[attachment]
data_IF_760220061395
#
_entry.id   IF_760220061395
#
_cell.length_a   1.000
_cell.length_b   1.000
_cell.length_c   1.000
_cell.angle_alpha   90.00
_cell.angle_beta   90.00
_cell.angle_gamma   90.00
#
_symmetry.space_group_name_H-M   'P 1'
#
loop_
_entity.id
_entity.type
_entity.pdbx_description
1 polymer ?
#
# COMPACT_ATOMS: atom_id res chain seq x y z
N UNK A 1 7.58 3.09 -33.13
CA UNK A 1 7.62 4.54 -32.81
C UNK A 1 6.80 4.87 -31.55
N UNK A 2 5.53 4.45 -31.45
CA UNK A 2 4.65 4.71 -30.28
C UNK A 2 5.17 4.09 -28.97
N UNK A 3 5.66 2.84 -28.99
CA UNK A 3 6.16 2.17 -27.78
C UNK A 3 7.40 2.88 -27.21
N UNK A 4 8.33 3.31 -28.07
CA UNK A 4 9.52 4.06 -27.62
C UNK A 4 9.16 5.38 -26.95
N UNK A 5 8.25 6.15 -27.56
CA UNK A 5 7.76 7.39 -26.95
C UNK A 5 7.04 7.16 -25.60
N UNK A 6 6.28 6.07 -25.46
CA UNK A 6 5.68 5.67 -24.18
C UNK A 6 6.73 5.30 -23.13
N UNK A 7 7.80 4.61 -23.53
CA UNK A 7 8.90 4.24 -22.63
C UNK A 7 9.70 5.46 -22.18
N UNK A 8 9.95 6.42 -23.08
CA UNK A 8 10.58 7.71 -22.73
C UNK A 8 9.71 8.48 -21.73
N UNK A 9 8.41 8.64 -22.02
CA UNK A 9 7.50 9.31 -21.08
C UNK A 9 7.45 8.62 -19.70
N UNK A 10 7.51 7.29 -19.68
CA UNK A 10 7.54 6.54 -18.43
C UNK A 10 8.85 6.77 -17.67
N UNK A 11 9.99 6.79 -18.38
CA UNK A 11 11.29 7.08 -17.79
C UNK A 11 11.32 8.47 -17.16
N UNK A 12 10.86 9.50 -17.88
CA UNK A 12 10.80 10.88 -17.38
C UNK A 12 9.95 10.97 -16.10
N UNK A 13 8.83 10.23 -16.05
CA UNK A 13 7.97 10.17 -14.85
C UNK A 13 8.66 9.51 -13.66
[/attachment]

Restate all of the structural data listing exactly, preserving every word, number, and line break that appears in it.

data_IF_760220061395
#
_entry.id   IF_760220061395
#
_cell.length_a   1.000
_cell.length_b   1.000
_cell.length_c   1.000
_cell.angle_alpha   90.00
_cell.angle_beta   90.00
_cell.angle_gamma   90.00
#
_symmetry.space_group_name_H-M   'P 1'
#
loop_
_entity.id
_entity.type
_entity.pdbx_description
1 polymer ?
#
# COMPACT_ATOMS: atom_id res chain seq x y z
N UNK A 1 7.58 3.09 -33.13
CA UNK A 1 7.62 4.54 -32.81
C UNK A 1 6.80 4.87 -31.55
N UNK A 2 5.53 4.45 -31.45
CA UNK A 2 4.65 4.71 -30.28
C UNK A 2 5.17 4.09 -28.97
N UNK A 3 5.66 2.84 -28.99
CA UNK A 3 6.16 2.17 -27.78
C UNK A 3 7.40 2.88 -27.21
N UNK A 4 8.33 3.31 -28.07
CA UNK A 4 9.52 4.06 -27.62
C UNK A 4 9.16 5.38 -26.95
N UNK A 5 8.25 6.15 -27.56
CA UNK A 5 7.76 7.39 -26.95
C UNK A 5 7.04 7.16 -25.60
N UNK A 6 6.28 6.07 -25.46
CA UNK A 6 5.68 5.67 -24.18
C UNK A 6 6.73 5.30 -23.13
N UNK A 7 7.80 4.61 -23.53
CA UNK A 7 8.90 4.24 -22.63
C UNK A 7 9.70 5.46 -22.18
N UNK A 8 9.95 6.42 -23.08
CA UNK A 8 10.58 7.71 -22.73
C UNK A 8 9.71 8.48 -21.73
N UNK A 9 8.41 8.64 -22.02
CA UNK A 9 7.50 9.31 -21.08
C UNK A 9 7.45 8.62 -19.70
N UNK A 10 7.51 7.29 -19.68
CA UNK A 10 7.54 6.54 -18.43
C UNK A 10 8.85 6.77 -17.67
N UNK A 11 9.99 6.79 -18.38
CA UNK A 11 11.29 7.08 -17.79
C UNK A 11 11.32 8.47 -17.16
N UNK A 12 10.86 9.50 -17.88
CA UNK A 12 10.80 10.88 -17.38
C UNK A 12 9.95 10.97 -16.10
N UNK A 13 8.83 10.23 -16.05
CA UNK A 13 7.97 10.17 -14.85
C UNK A 13 8.66 9.51 -13.66